So while some may argue that CRR would open up a whole world of recruits, just think about how hard it would be if, instead of just competing with the other guilds on your realm for recruits to fill your raid, your guild was competing with 12,321 guilds that have killed NM Stone Guard. Imagine if players could leave your guild more easily than they can leave LFR or a "dungeon group full of bads". How would you distinguish yourself? How would you convince someone to raid with you over his buddy that he goes to the pub with?
Sure, with CRR, you could raid with friends occasionally. But I think the larger guilds, and especially those trying to hang on in 25s and who are already fighting an uphill battle of recruitment, would crumble. And what we'd be left with would be lots of little groupings of players, trying to piece together a 10-man raid.
I definitely feel that this is a real possibility if CRZ became available for current-tier content. If I've learned anything, it's that raiders tend to take the path of least resistance when it comes to most things. Occam's razor and all that.ReplyDelete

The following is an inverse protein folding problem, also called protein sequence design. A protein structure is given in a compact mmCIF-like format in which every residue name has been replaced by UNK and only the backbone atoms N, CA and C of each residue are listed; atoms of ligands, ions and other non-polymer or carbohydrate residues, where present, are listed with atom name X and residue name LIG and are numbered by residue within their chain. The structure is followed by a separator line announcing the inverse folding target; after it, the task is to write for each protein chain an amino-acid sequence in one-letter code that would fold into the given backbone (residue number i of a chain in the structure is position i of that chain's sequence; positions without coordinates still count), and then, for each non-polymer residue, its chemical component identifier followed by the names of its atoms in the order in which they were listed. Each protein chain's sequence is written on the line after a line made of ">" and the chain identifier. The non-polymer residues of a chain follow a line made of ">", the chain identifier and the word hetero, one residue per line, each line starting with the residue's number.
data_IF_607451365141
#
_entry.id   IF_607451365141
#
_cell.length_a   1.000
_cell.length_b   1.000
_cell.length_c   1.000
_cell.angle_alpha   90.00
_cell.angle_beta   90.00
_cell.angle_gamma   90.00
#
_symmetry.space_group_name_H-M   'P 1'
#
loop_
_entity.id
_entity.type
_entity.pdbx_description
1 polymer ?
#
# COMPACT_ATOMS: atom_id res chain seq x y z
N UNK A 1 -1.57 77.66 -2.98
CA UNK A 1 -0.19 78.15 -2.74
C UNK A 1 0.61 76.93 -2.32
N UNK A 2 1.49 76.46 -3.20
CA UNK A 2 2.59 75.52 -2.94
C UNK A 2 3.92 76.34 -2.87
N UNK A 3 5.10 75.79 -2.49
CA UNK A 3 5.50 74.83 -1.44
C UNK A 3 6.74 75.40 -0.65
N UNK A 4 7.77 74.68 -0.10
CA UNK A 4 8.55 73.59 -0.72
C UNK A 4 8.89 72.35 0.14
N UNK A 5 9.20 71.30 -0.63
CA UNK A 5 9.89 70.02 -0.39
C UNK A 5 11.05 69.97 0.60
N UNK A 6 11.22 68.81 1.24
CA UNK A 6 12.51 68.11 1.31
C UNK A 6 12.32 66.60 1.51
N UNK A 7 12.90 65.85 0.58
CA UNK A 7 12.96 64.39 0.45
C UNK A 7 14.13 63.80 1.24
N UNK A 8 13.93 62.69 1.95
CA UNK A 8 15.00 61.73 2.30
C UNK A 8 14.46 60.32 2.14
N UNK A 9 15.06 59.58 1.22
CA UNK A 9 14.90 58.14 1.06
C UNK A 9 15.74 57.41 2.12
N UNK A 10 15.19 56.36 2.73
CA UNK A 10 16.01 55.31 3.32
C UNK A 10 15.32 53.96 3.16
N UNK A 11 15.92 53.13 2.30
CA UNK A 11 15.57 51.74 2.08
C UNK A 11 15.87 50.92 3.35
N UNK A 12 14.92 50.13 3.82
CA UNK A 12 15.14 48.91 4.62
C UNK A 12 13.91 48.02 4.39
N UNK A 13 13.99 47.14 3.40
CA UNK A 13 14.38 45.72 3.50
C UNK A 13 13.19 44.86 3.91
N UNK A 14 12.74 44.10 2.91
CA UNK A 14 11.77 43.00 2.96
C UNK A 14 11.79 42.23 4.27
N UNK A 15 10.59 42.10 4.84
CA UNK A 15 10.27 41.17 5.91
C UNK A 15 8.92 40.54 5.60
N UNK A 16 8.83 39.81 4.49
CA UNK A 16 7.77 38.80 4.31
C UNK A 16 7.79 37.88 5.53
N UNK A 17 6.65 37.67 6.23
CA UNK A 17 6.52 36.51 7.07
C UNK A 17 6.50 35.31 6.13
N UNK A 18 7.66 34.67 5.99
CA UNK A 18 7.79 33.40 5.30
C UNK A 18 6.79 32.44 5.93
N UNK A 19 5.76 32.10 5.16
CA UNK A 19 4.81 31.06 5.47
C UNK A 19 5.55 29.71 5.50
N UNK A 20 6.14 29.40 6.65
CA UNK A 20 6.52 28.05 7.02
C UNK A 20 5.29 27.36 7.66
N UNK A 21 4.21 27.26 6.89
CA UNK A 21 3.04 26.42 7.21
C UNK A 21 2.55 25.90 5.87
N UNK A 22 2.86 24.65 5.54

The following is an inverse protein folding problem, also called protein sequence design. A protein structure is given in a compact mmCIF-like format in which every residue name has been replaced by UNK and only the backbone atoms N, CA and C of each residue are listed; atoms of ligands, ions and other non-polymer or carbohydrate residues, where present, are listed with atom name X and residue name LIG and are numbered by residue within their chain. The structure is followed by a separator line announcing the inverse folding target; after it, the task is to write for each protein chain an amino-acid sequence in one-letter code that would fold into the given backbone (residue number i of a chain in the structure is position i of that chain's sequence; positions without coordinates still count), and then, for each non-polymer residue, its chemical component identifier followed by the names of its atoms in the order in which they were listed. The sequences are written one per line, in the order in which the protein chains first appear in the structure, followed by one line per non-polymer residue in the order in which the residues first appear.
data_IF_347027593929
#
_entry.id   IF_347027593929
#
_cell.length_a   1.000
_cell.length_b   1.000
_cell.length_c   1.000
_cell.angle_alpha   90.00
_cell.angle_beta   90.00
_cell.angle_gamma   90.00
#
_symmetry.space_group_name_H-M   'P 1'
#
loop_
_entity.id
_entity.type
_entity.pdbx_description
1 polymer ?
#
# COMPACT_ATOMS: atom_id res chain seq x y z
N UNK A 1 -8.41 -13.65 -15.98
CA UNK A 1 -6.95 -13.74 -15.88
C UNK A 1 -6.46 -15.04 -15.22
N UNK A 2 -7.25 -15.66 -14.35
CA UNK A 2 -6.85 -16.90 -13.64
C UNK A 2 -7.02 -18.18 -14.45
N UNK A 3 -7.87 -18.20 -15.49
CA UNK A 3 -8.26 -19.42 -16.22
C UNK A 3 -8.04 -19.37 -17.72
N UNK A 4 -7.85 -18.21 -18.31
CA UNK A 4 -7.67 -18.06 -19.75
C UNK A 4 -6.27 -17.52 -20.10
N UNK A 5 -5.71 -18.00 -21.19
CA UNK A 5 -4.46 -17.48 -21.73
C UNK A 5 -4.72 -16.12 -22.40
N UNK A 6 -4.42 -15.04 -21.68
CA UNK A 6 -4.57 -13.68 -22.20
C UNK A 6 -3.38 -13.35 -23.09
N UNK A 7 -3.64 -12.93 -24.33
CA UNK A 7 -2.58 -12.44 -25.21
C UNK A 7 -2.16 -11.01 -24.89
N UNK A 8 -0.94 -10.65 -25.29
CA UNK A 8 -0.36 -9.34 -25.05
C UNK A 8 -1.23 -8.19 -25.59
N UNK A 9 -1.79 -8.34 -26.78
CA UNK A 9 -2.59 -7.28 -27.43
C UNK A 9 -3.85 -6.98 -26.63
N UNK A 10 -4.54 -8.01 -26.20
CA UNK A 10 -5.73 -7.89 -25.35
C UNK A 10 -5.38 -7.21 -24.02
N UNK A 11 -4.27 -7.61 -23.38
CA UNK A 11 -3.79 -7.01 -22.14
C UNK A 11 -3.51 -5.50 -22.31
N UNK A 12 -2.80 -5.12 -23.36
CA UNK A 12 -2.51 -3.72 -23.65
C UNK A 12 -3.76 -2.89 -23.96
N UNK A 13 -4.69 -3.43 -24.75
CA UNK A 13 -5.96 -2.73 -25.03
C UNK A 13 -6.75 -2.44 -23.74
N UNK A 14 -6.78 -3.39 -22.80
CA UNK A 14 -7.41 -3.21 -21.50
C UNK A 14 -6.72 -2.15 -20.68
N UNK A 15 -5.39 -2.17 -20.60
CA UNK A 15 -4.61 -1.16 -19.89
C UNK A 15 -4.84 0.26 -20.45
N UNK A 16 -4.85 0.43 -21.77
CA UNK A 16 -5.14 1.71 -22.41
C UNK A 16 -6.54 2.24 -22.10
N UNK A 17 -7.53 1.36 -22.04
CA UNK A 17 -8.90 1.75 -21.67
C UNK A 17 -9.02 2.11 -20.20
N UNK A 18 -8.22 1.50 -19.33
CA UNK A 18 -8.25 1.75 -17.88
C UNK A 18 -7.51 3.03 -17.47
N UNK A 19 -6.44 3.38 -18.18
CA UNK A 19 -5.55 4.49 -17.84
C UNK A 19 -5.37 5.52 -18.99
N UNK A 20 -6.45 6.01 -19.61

The guild I'm currently in is full of people who have been raiding since vanilla or early BC, and almost all of them have had stints on multiple servers throughout their WoW careers, whether it was to try playing with RL friends for a while, or transferring for guild merger at some point, or whatever else. Almost everyone on my raid team has at least one level 90 alt that they play on another server, and I'm sure that they have lots of realid friends they've played with over the years that they would be more than glad to bring in on days we needed an extra if they could. I know I have a handful of good, off-server friends I wouldn't mind bringing in myself.